A good project can grow a life of its own. A great project can grow wings. When combining a great project with the right person, magic happens. Such has been the case for artist Ed Staples.
Staples is one of many talented artists who just happen to live in Princeton and who just happens to be a member of the very energetic Princeton Arts Council. When the idea for a Spirit Festival presented itself to the Council, they did not balk at the idea, but rather hit the ground running.
Robin Lowe was asked to write a grant that fit within the guidelines and soon money was coming their way. The money became a catalyst to the group who found many ways to make February 26 a date the community could be proud of.
One such off shoot for the festival was soon identified. A piece of art to follow the theme of “Art in Public Places” was soon identified as a must have feature of the festival. This is where prairie boy Ed Staples stepped into the picture.
Staples was just right for the idea that soon formulated from the Spirit Festival idea that the group had been tossing around. He had travelled to many places, lived abroad for many years and yet felt a deep connection to his Canadian roots.
“I got a trunk for my graduation present,” said Staples. “That gift sent me forth in the world.” Staples attended Dickinson State University in North Dakota where he pursued his love of music. Dickinson State had a strong reputation for its music program and Staples family had a strong musical and artistic background. Ed began his musical career playing the piano and picked up the trumpet along the way which became his instrument of choice. After school, he began teaching, first in Alberta and then later, in more exotic locales. Along the way, Staples met Nienke Klaver who played for the Victoria Symphony on Vancouver Island.
Saudi Arabia, Santiago, Chili and Japan were all places where Staples set up shop for a while. “Music is definitely a passion of mine and so is travelling,” said Staples, “so for me this really worked.” Along the way, Staples and Klaver had the opportunity to visit India, Tibet, Asia, Australia, Egypt and other countries and see many sides to the unique cultures that came with them. Spirituality was never far from the surface of ancient markings and well preserved histories.
For Ed his nationality, his creative side and his travels came full circle, as he ended his career teaching music and picked up one of his other passions. Staples has a passion for clay. When the idea was put forth for a mosaic interpretation of some of the local pictographs by the First Nations of the area, Staples grabbed the project with both hands. He and Lowe began meeting with members of the Upper Similkameen Indian Band to find a meeting of the minds and receive a blessing from whose history it was. “Robin and I did research. We talked to the USIB members and received the blessing of the elders to use the images for our art project. We have achieved a level of comfort by going through all the right channels and taking all the right steps.”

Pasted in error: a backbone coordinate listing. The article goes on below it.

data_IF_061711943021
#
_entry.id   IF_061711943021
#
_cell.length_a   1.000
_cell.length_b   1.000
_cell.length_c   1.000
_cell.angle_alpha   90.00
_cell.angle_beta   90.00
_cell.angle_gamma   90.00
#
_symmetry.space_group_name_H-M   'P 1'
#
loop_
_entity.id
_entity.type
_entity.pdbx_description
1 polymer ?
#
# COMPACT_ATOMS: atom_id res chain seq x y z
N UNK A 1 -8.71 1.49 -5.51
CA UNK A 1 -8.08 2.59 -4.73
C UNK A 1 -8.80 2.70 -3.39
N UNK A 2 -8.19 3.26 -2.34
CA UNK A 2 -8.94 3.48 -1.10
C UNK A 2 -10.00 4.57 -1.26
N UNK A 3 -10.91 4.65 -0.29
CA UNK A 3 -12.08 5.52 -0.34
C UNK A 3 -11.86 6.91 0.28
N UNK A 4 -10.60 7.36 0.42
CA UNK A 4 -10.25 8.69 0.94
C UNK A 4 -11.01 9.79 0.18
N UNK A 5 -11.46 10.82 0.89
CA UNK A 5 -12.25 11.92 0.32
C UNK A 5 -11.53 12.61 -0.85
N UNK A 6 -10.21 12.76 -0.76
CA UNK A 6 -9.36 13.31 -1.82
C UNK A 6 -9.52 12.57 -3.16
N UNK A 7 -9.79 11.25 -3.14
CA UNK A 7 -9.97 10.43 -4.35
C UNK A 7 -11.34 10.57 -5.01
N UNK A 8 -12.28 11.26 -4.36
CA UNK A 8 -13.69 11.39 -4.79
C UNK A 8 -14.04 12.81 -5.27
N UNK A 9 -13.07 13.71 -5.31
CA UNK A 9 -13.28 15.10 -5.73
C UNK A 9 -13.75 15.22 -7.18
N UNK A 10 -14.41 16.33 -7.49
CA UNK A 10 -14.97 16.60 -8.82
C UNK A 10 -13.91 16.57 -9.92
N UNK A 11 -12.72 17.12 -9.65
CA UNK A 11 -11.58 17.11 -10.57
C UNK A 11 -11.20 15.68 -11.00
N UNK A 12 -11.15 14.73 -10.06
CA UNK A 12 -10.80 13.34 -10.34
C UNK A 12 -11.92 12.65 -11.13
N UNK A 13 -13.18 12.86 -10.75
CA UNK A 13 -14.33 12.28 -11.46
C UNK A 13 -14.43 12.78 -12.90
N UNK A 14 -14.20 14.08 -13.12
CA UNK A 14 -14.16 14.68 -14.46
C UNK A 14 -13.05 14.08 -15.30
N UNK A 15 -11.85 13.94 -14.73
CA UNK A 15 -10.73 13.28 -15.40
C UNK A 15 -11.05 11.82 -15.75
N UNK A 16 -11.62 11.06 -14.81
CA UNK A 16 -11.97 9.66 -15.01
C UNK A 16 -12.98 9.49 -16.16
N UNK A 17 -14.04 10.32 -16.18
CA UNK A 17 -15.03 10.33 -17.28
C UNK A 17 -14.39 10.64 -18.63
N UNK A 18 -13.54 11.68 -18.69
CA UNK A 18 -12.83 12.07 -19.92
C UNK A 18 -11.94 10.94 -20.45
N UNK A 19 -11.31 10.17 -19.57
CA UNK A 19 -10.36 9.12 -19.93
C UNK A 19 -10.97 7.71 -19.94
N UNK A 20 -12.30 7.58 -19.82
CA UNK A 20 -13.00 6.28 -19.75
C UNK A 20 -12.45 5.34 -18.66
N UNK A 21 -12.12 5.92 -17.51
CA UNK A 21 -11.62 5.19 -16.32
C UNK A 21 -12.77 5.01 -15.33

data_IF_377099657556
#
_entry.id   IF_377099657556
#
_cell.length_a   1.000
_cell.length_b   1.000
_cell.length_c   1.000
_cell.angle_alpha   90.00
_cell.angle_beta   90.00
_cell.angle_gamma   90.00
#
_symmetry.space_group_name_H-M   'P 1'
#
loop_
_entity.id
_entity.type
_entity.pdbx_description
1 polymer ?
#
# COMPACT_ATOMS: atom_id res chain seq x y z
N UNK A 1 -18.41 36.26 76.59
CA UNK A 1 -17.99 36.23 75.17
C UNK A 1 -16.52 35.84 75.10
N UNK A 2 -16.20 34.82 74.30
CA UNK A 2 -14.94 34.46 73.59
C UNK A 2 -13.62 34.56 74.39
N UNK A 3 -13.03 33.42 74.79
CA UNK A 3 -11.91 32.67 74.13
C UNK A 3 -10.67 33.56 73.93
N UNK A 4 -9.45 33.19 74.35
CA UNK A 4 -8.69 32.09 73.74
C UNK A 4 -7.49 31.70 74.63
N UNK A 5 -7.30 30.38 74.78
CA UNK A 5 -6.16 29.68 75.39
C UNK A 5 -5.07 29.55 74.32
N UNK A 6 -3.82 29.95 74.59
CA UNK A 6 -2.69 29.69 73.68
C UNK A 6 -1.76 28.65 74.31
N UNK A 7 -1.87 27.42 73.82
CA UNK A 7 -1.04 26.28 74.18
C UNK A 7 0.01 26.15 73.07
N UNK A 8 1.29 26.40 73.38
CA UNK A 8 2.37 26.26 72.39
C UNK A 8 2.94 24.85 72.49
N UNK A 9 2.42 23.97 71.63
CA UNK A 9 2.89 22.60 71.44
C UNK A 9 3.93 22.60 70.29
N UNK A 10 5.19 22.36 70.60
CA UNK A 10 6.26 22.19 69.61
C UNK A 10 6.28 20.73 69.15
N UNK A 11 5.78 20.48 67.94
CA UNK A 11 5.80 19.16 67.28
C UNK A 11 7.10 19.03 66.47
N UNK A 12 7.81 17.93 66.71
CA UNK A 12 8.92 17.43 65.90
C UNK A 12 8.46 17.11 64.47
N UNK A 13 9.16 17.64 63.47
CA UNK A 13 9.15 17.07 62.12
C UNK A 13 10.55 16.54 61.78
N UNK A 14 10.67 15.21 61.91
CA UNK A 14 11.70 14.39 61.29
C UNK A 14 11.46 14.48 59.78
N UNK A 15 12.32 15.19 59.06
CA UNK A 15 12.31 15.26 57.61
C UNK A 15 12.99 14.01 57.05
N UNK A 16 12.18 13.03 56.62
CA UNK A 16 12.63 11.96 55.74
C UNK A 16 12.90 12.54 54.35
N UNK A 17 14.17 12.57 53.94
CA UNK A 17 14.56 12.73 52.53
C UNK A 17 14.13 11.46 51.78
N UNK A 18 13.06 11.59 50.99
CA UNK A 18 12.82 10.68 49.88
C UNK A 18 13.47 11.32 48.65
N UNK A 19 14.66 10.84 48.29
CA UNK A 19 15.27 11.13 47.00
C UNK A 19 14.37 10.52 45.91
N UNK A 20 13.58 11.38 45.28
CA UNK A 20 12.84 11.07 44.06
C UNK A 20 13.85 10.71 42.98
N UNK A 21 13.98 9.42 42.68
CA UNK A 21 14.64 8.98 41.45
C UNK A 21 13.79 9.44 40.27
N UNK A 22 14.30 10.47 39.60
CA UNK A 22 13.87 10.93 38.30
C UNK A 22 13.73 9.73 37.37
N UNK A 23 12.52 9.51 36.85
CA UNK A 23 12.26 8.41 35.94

“We respected the First Nations culture and had every aspect of the festival vetted by the band,” added art partner Lowe. “We spent countless hours forging a relationship with the members.”
“If it wasn’t for Robin’s patience, none of this would have happened,” added Staples. “We had to put in the time getting to know the band and the whole process was give and take.”
“We had to tread lightly,” agreed Lowe, “when the inspiration for our festival comes from thousands of years of history.”
For Staples, the art project has become part of something bigger than just art. “The project has become a spiritual journey for me. I have begun to understand what the images mean in the pictographs and made rubbings and followed a whole process of discovery. It’s been a lot of fun.”
The Arts Council received permission to use a rendition of one of the pictograph images in their official logo. “The concept for the festival came together quickly,” stated Lowe. “We have fostered respect with USIB and hope to be able to educate the community and have some fun while trying to build a wonderful winter festival.”
For Ed, the process has included hundreds of hours of creating. The mosaic that will be unveiled to the public on February 25 has 253 tiles in it. At some point each and every tile has been touched many times by Staples throughout the process – drawing the initial images, carving out the image, shellacking, blasting the tiles in the kiln and assembling the final product.
“There are many different interpretations as to how pictographs came into being,” added Staples. ” The most common interpretation for the pictographs of our area is that they were created by young native men and women who went on a spiritual quest. The pictographs represent a guardian spirit that visited through hallucination. The images are considered very spiritual. They are holy, sacred images with a direct link to the First Nations ancestry and culture.”
“The pictographs link the past to the present and hopefully the mural will open people’s eyes,” said Lowe. “To me the project has already become a huge success.”
Staples retirement has led him on a path he could not have guessed for himself. “I had no idea where my desire to dabble in art would lead me many years ago. I hope this mural is something the town will be proud of.” While hoping the completed project hits a cord with the community, Staples admits that in his mind he had to please himself first. “None of the pictographs are replicated as that is considered highly disrespectful. The resulting tiles are all my artistic interpretations and images inspired by the pictographs. Nienke has been my number one supporter, documenting the process. We work well as a team. The final piece will have gone through many transformations and taken me on a journey along the way. This is one of the coolest things I have ever done.”